Results: Median age of the study-participants was 27 years (04– 69 years). The majority 84 (44%) were from age group 16 to 30 years. The male-to-female ratio was 2:1. Among study participants, various drugs were significantly associated with aplastic anemia. Treatment of epilepsy with carbamazepine showed a positive association (OR=2.7, 95% C.I, 1.0– 6.8). An increased risk of aplastic anemia was noted with exposure to thiazide (OR=3.1, 95% C.I, 1.3– 7.4) and mebendazole (OR=3.7, 95% C.I, 1.5– 9.2). However, risks were not increased with chloramphenicol, trimethoprim/sulfamethoxazole, benzodiazepines, antihistamines, oral contraceptives, and herbal medicine.
Conclusion: This large-scale case–control study provide association of aplastic anemia with exposure to carbamazepine, thiazides and mebendazole in population of Pakistan. Patients should be monitored with complete blood indices for early detection of drug toxicity.
Keywords: drug induced aplastic anemia, case–control study, Karachi, Pakistan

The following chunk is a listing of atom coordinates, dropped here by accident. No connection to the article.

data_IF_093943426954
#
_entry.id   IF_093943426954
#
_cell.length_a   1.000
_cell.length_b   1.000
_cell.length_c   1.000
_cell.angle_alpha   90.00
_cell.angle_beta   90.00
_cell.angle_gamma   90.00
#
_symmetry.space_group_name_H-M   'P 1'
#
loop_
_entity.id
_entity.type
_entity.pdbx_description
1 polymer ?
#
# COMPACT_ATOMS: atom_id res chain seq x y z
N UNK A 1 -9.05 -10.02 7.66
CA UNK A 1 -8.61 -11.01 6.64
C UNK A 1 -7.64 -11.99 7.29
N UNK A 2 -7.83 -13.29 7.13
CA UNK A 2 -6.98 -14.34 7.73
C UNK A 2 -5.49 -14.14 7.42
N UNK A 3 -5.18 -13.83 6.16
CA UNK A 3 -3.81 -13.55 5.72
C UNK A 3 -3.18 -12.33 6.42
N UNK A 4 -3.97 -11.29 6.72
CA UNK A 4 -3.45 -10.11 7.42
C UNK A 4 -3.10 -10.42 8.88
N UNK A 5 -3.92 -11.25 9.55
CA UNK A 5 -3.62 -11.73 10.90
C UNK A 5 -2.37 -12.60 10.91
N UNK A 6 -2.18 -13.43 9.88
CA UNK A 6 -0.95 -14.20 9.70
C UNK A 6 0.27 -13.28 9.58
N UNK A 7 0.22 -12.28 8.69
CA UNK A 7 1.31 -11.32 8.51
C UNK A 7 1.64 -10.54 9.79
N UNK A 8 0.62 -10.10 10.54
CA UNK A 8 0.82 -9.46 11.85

Drug-induced aplastic anemia is a life-threatening reactions associated with certain drugs which have the potential to be toxic to the bone marrow. Dose-dependent and idiosyncratic toxicity are the two of the probable mechanisms for drug-induced aplastic anemia.1 Direct, metabolite-driven and immune-mediated toxic product damaged the hematopoietic stem cells before their differentiation to stem cells.2 The mean lag time from onset of symptoms to therapy is 6.5 weeks (range few days to months).3 The degree of bone marrow suppression and pancytopenia depends on the nature of the particular drug and its potential for toxicity.4
Chloramphenicol seems to be the biggest culprit.5–8 The estimated incidence of aplastic anemia is 1 in 20,000 among the patients treated with chloramphenicol.9 From 1950 to 1965, the chloramphenicol-induced aplastic anemia accounts for 22% of the total cases. The overall prevalence has declined with decreased use of chloramphenicol in recent decades. The time between exposure and onset of the symptoms of aplastic anemia spans to months.10